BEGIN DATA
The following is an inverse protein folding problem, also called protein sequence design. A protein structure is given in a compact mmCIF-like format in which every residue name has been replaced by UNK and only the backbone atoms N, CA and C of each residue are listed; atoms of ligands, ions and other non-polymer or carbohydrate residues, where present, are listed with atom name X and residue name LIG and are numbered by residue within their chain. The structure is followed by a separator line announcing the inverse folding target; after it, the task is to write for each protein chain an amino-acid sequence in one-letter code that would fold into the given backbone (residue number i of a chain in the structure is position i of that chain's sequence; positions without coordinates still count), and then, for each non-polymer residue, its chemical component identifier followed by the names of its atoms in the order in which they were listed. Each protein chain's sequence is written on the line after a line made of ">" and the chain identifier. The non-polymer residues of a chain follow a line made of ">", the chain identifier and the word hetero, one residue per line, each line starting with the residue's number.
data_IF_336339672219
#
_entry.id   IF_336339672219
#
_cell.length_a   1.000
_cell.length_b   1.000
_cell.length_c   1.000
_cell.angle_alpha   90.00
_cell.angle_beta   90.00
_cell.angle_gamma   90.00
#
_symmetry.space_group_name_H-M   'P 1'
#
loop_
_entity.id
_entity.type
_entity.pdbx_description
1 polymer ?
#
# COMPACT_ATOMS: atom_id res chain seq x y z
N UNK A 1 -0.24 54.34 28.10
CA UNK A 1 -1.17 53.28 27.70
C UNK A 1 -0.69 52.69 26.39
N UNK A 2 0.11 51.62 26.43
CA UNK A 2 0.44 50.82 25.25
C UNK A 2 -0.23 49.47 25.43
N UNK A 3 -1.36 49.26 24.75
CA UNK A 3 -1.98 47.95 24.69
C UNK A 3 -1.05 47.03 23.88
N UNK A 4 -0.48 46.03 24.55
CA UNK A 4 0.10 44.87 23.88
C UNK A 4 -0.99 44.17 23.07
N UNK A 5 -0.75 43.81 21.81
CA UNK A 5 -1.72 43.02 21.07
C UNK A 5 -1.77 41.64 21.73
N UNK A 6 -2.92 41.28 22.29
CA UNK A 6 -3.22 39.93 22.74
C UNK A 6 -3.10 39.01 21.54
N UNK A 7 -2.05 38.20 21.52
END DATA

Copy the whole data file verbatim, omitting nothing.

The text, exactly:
The following is an inverse protein folding problem, also called protein sequence design. A protein structure is given in a compact mmCIF-like format in which every residue name has been replaced by UNK and only the backbone atoms N, CA and C of each residue are listed; atoms of ligands, ions and other non-polymer or carbohydrate residues, where present, are listed with atom name X and residue name LIG and are numbered by residue within their chain. The structure is followed by a separator line announcing the inverse folding target; after it, the task is to write for each protein chain an amino-acid sequence in one-letter code that would fold into the given backbone (residue number i of a chain in the structure is position i of that chain's sequence; positions without coordinates still count), and then, for each non-polymer residue, its chemical component identifier followed by the names of its atoms in the order in which they were listed. Each protein chain's sequence is written on the line after a line made of ">" and the chain identifier. The non-polymer residues of a chain follow a line made of ">", the chain identifier and the word hetero, one residue per line, each line starting with the residue's number.
data_IF_336339672219
#
_entry.id   IF_336339672219
#
_cell.length_a   1.000
_cell.length_b   1.000
_cell.length_c   1.000
_cell.angle_alpha   90.00
_cell.angle_beta   90.00
_cell.angle_gamma   90.00
#
_symmetry.space_group_name_H-M   'P 1'
#
loop_
_entity.id
_entity.type
_entity.pdbx_description
1 polymer ?
#
# COMPACT_ATOMS: atom_id res chain seq x y z
N UNK A 1 -0.24 54.34 28.10
CA UNK A 1 -1.17 53.28 27.70
C UNK A 1 -0.69 52.69 26.39
N UNK A 2 0.11 51.62 26.43
CA UNK A 2 0.44 50.82 25.25
C UNK A 2 -0.23 49.47 25.43
N UNK A 3 -1.36 49.26 24.75
CA UNK A 3 -1.98 47.95 24.69
C UNK A 3 -1.05 47.03 23.88
N UNK A 4 -0.48 46.03 24.55
CA UNK A 4 0.10 44.87 23.88
C UNK A 4 -0.99 44.17 23.07
N UNK A 5 -0.75 43.81 21.81
CA UNK A 5 -1.72 43.02 21.07
C UNK A 5 -1.77 41.64 21.73
N UNK A 6 -2.92 41.28 22.29
CA UNK A 6 -3.22 39.93 22.74
C UNK A 6 -3.10 39.01 21.54
N UNK A 7 -2.05 38.20 21.52